We might as well get this out of the way: If JooWan Kim is one of the stars of the Bay Area hip-hop scene, he doesn’t exactly look the part. Bespectacled and slight of frame, the 34-year-old Korean American wears his hair long and favors sandals and white robes — a look befitting a martial arts guru (if you’re into stereotyping like that), or maybe Jesus Christ.
Kim doesn’t rap — he has no aspirations to be the next Denizen Kane or Jin Au-Yeung. He doesn’t work the turntables; he doesn’t cull out obscure tracks to sample. Rather, he’s a classically-trained composer with degrees from Berklee College of Music and the San Francisco Conservatory. He also cusses a lot, dismisses the classical genre as mostly “old white people music,” and has an abiding love for N.W.A. Go ahead, try putting him in a box.
Back in Korea, Kim says, you could be into a type of music without having to buy into the whole subculture — without having to dress a certain way or only hang out with certain kinds of people.
Here, it’s different: “Because I have long hair and I’m Asian, they’re, like, ‘Who is this guy, and why is he into hip-hop?'”
Anyway, Kim isn’t so much trying to break into the hip-hop world as he is determined to reshape it, in what might appear to be the unlikeliest of ways — by combining rapping and hip-hop rhythms with elements of his first love: classical music. And so he’s assembled a crew that not only includes two highly-regarded Bay Area rappers — Do D.A.T. and Rico Pabón — but also a flute player and a violinist and a guy on stand-up bass.
On Friday, June 8, Kim’s Ensemble Mik Nawooj (read it backwards) will perform his magnum opus, The Great Integration, at the Oasis Restaurant & Bar. The ninety-minute, two-act “chamber hip-hop opera” will feature a nine-member ensemble: strings, woodwinds, drums, the two emcees, and Kim himself holding court on the piano.
If you’re an old school hip-hop head or a classical purist, maybe you cringe a little at a term like “chamber hip-hop opera.” Maybe it makes you think of Puff Daddy rhyming over some sappy strings. Maybe it conjures images of Yo-Yo Ma trying too hard to be hip (scratch that — I’ve never seen Yo-Yo Ma do anything that wasn’t awesome).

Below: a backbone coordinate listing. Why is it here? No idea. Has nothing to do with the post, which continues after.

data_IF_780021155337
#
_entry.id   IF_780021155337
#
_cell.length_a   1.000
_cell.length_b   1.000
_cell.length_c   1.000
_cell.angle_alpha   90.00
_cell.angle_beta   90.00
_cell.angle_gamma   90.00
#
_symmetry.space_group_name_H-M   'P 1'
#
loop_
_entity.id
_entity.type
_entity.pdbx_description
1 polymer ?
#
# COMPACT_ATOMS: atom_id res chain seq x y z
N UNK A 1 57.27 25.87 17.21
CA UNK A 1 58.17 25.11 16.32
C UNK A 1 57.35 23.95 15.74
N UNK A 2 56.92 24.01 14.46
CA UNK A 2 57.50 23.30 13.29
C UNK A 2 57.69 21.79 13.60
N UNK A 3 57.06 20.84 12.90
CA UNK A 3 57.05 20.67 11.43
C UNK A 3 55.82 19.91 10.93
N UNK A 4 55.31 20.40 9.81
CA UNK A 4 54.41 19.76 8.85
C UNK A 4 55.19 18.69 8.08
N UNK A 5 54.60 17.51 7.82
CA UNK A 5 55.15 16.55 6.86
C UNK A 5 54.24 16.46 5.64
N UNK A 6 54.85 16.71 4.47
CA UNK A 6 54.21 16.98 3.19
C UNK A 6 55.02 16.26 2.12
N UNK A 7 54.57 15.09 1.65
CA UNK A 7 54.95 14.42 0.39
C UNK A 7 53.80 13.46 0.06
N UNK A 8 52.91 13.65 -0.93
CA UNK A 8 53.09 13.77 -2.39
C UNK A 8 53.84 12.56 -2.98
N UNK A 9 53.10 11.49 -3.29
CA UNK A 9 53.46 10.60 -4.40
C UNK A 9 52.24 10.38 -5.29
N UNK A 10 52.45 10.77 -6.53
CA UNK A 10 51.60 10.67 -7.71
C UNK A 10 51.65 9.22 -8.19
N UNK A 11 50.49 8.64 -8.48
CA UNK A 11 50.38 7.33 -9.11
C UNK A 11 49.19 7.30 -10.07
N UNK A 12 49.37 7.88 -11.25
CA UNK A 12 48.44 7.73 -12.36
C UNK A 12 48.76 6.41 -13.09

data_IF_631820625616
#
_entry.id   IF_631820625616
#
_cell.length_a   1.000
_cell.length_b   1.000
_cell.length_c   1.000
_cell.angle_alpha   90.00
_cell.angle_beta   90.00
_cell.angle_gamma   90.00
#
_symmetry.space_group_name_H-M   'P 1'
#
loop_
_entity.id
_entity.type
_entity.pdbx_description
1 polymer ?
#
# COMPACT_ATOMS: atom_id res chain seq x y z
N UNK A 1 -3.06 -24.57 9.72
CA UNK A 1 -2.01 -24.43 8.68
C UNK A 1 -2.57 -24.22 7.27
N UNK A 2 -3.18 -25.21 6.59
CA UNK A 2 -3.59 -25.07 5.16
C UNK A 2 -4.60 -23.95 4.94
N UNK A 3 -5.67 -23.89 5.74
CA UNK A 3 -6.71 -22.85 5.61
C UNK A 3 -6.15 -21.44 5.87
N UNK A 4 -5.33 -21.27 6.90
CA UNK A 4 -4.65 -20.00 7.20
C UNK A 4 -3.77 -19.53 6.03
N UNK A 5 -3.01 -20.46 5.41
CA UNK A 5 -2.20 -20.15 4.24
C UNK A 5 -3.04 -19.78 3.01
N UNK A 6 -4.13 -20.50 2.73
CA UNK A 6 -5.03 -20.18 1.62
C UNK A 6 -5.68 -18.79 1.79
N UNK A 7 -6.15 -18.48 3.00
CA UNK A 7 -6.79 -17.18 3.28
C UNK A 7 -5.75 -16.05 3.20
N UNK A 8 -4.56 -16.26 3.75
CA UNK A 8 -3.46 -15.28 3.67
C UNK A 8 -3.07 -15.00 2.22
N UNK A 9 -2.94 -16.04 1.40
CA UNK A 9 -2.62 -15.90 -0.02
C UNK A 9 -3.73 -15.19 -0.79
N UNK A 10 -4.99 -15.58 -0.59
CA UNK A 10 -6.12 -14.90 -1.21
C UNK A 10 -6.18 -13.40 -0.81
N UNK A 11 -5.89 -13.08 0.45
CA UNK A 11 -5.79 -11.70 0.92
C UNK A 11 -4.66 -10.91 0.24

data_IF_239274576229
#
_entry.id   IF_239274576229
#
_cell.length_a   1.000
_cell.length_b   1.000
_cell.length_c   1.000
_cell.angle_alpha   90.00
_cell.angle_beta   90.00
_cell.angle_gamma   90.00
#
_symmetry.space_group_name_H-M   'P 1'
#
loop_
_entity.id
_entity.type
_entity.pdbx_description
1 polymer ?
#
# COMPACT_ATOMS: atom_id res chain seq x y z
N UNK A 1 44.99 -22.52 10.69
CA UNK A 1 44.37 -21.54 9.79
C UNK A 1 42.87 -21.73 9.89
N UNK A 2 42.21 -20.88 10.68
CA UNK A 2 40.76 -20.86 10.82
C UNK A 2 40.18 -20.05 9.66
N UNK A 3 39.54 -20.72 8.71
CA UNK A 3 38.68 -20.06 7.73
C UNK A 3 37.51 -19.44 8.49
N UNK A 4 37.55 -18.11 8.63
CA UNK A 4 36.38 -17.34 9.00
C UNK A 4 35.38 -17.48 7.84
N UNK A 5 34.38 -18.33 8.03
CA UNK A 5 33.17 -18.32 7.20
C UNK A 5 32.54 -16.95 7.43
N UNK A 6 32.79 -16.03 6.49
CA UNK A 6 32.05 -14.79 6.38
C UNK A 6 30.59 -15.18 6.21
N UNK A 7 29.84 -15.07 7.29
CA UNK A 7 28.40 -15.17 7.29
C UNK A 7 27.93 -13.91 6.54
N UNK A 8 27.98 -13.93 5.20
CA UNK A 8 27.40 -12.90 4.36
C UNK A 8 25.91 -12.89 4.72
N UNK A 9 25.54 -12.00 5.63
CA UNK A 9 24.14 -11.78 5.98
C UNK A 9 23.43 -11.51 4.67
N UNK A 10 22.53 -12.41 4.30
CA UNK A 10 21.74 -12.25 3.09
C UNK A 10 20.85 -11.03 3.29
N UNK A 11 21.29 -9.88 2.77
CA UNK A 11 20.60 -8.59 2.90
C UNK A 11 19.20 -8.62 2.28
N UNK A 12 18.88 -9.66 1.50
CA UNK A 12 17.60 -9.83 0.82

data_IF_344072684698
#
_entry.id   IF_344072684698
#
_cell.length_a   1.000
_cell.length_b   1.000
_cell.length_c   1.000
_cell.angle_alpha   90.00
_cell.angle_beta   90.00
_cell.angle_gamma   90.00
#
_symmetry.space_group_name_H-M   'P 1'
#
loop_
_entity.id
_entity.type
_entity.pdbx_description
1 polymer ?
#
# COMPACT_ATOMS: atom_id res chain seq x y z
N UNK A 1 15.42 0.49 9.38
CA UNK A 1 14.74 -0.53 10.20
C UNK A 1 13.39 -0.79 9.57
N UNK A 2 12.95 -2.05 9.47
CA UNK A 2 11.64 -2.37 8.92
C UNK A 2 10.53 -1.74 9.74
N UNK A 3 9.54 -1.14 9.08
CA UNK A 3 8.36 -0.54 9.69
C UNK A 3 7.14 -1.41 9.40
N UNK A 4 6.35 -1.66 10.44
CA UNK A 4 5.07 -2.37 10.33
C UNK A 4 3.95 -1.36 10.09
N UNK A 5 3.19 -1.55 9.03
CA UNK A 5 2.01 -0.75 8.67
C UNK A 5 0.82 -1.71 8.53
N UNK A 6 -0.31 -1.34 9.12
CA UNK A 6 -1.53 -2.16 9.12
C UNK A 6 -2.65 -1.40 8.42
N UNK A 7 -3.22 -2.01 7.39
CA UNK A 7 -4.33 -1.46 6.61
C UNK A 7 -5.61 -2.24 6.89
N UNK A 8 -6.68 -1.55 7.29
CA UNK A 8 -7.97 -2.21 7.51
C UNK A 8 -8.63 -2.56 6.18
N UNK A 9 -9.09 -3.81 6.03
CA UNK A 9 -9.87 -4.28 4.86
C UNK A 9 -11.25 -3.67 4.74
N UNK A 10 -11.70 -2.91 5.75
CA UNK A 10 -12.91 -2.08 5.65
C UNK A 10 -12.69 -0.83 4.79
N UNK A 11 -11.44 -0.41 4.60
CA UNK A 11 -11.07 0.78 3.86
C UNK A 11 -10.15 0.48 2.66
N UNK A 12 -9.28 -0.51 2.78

According to Kim, the truth is that most of the time when musicians try to blend classical music with hip-hop, or any other kind of pop music, the results are disappointing. There’s the so-called Third Stream, a term Gunther Schuller coined to describe the fusion of classical music and jazz, most of which Kim says just sounds like concert music — not jazz, really. And when pop musicians try to incorporate classical music, they usually just mimic the sound by hiring a string section.
What Ensemble Mik Nawooj strives to achieve is more than just a mash-up of two genres, but rather a coherent hybrid: ambitious, multi-layered compositions that rely heavily on hip-hop rhythms, but within which the rapping is just one element — one instrument, if you will.
“I’m not trying to mix classical and hip-hop; I’m actually creating new music,” Kim explained. “It’s not classical, and it’s not hip-hop. Once you have a hybrid, it’s no longer the predecessors — it’s the next stage of evolution.”
The story of Ensemble Mik Nawooj is, in its genesis, an immigrant’s tale. As a 20-year-old Kim immigrated to the US to study classical composition at two of the great meccas for Western music: first Boston’s Berklee College of Music and then the San Francisco Conservatory of Music. He wrote piano concertos and string quartets — pretty standard stuff.
Kim said that back in Korea, classical music was a fresh, relatively new thing to study. Then he got to the States and found it no longer seemed relevant, that it had become “old white people music.”
“For me, it was not the music of today,” he explained.
While he was at Berklee, Kim met Valentino Pellizzer (now the Ensemble’s drummer), who introduced him to hip-hop. Kim says he hated it at first, but eventually something clicked and he started to like it. He rattled off a list of favorites, all old-school legends: N.W.A., Public Enemy, Wu-Tang Clan, Dr. Dre — Kim says his rhythms are mostly influenced by that G-funk style.